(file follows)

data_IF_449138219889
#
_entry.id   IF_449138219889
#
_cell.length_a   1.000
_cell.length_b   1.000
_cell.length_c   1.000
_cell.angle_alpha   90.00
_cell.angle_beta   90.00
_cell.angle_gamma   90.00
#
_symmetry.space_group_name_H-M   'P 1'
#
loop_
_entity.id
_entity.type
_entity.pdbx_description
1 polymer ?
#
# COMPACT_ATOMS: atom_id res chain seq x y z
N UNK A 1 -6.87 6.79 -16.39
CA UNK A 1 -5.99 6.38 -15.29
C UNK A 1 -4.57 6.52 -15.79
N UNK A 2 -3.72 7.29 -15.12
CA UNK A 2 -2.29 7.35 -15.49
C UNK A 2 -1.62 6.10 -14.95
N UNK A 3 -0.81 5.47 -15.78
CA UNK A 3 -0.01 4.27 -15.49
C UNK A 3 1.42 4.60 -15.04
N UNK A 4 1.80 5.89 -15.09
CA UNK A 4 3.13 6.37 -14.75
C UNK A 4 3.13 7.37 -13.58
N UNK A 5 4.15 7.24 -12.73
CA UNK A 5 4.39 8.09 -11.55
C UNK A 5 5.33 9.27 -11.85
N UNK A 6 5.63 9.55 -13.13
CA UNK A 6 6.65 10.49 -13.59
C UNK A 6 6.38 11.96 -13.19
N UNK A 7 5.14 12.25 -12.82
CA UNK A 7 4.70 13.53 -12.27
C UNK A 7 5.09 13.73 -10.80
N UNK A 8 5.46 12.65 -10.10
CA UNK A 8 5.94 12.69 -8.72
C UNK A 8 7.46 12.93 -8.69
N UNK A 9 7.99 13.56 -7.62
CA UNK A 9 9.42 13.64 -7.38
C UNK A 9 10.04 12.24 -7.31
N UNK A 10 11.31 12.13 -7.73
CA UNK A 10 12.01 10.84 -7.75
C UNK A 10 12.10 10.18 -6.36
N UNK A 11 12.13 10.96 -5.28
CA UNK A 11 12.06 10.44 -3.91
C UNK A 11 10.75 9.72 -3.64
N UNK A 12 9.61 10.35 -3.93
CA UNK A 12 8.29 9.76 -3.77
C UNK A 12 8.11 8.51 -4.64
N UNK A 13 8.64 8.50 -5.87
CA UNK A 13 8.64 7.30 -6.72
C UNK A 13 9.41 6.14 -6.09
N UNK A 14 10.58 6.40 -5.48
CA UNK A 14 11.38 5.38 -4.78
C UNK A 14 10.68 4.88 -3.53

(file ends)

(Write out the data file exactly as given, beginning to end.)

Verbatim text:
data_IF_449138219889
#
_entry.id   IF_449138219889
#
_cell.length_a   1.000
_cell.length_b   1.000
_cell.length_c   1.000
_cell.angle_alpha   90.00
_cell.angle_beta   90.00
_cell.angle_gamma   90.00
#
_symmetry.space_group_name_H-M   'P 1'
#
loop_
_entity.id
_entity.type
_entity.pdbx_description
1 polymer ?
#
# COMPACT_ATOMS: atom_id res chain seq x y z
N UNK A 1 -6.87 6.79 -16.39
CA UNK A 1 -5.99 6.38 -15.29
C UNK A 1 -4.57 6.52 -15.79
N UNK A 2 -3.72 7.29 -15.12
CA UNK A 2 -2.29 7.35 -15.49
C UNK A 2 -1.62 6.10 -14.95
N UNK A 3 -0.81 5.47 -15.78
CA UNK A 3 -0.01 4.27 -15.49
C UNK A 3 1.42 4.60 -15.04
N UNK A 4 1.80 5.89 -15.09
CA UNK A 4 3.13 6.37 -14.75
C UNK A 4 3.13 7.37 -13.58
N UNK A 5 4.15 7.24 -12.73
CA UNK A 5 4.39 8.09 -11.55
C UNK A 5 5.33 9.27 -11.85
N UNK A 6 5.63 9.55 -13.13
CA UNK A 6 6.65 10.49 -13.59
C UNK A 6 6.38 11.96 -13.19
N UNK A 7 5.14 12.25 -12.82
CA UNK A 7 4.70 13.53 -12.27
C UNK A 7 5.09 13.73 -10.80
N UNK A 8 5.46 12.65 -10.10
CA UNK A 8 5.94 12.69 -8.72
C UNK A 8 7.46 12.93 -8.69
N UNK A 9 7.99 13.56 -7.62
CA UNK A 9 9.42 13.64 -7.38
C UNK A 9 10.04 12.24 -7.31
N UNK A 10 11.31 12.13 -7.73
CA UNK A 10 12.01 10.84 -7.75
C UNK A 10 12.10 10.18 -6.36
N UNK A 11 12.13 10.96 -5.28
CA UNK A 11 12.06 10.44 -3.91
C UNK A 11 10.75 9.72 -3.64
N UNK A 12 9.61 10.35 -3.93
CA UNK A 12 8.29 9.76 -3.77
C UNK A 12 8.11 8.51 -4.64
N UNK A 13 8.64 8.50 -5.87
CA UNK A 13 8.64 7.30 -6.72
C UNK A 13 9.41 6.14 -6.09
N UNK A 14 10.58 6.40 -5.48
CA UNK A 14 11.38 5.38 -4.78
C UNK A 14 10.68 4.88 -3.53